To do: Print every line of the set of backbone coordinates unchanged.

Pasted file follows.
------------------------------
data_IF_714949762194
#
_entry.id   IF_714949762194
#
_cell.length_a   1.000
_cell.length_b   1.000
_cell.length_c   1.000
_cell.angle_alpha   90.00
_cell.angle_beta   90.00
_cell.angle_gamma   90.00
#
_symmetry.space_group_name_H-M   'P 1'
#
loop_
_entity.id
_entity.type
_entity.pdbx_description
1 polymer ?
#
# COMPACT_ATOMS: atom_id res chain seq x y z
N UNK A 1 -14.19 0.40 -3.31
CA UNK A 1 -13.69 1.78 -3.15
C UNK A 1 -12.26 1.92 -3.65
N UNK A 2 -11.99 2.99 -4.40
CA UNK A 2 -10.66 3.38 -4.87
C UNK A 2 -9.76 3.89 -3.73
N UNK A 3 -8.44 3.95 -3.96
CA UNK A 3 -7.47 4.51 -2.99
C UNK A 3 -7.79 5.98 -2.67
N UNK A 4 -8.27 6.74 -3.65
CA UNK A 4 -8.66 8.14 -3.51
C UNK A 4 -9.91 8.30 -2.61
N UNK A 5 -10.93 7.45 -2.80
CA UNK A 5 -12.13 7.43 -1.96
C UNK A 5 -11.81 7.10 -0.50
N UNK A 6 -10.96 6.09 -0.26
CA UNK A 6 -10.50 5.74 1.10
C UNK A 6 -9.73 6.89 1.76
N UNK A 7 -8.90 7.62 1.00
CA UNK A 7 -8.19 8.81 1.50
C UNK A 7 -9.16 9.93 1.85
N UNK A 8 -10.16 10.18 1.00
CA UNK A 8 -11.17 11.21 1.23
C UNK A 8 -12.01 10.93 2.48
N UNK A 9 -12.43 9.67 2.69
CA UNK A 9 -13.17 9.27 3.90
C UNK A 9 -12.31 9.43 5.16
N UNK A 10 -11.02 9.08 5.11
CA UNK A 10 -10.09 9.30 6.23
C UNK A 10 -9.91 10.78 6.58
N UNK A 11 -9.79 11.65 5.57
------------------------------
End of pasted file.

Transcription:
data_IF_714949762194
#
_entry.id   IF_714949762194
#
_cell.length_a   1.000
_cell.length_b   1.000
_cell.length_c   1.000
_cell.angle_alpha   90.00
_cell.angle_beta   90.00
_cell.angle_gamma   90.00
#
_symmetry.space_group_name_H-M   'P 1'
#
loop_
_entity.id
_entity.type
_entity.pdbx_description
1 polymer ?
#
# COMPACT_ATOMS: atom_id res chain seq x y z
N UNK A 1 -14.19 0.40 -3.31
CA UNK A 1 -13.69 1.78 -3.15
C UNK A 1 -12.26 1.92 -3.65
N UNK A 2 -11.99 2.99 -4.40
CA UNK A 2 -10.66 3.38 -4.87
C UNK A 2 -9.76 3.89 -3.73
N UNK A 3 -8.44 3.95 -3.96
CA UNK A 3 -7.47 4.51 -2.99
C UNK A 3 -7.79 5.98 -2.67
N UNK A 4 -8.27 6.74 -3.65
CA UNK A 4 -8.66 8.14 -3.51
C UNK A 4 -9.91 8.30 -2.61
N UNK A 5 -10.93 7.45 -2.80
CA UNK A 5 -12.13 7.43 -1.96
C UNK A 5 -11.81 7.10 -0.50
N UNK A 6 -10.96 6.09 -0.26
CA UNK A 6 -10.50 5.74 1.10
C UNK A 6 -9.73 6.89 1.76
N UNK A 7 -8.90 7.62 1.00
CA UNK A 7 -8.19 8.81 1.50
C UNK A 7 -9.16 9.93 1.85
N UNK A 8 -10.16 10.18 1.00
CA UNK A 8 -11.17 11.21 1.23
C UNK A 8 -12.01 10.93 2.48
N UNK A 9 -12.43 9.67 2.69
CA UNK A 9 -13.17 9.27 3.90
C UNK A 9 -12.31 9.43 5.16
N UNK A 10 -11.02 9.08 5.11
CA UNK A 10 -10.09 9.30 6.23
C UNK A 10 -9.91 10.78 6.58
N UNK A 11 -9.79 11.65 5.57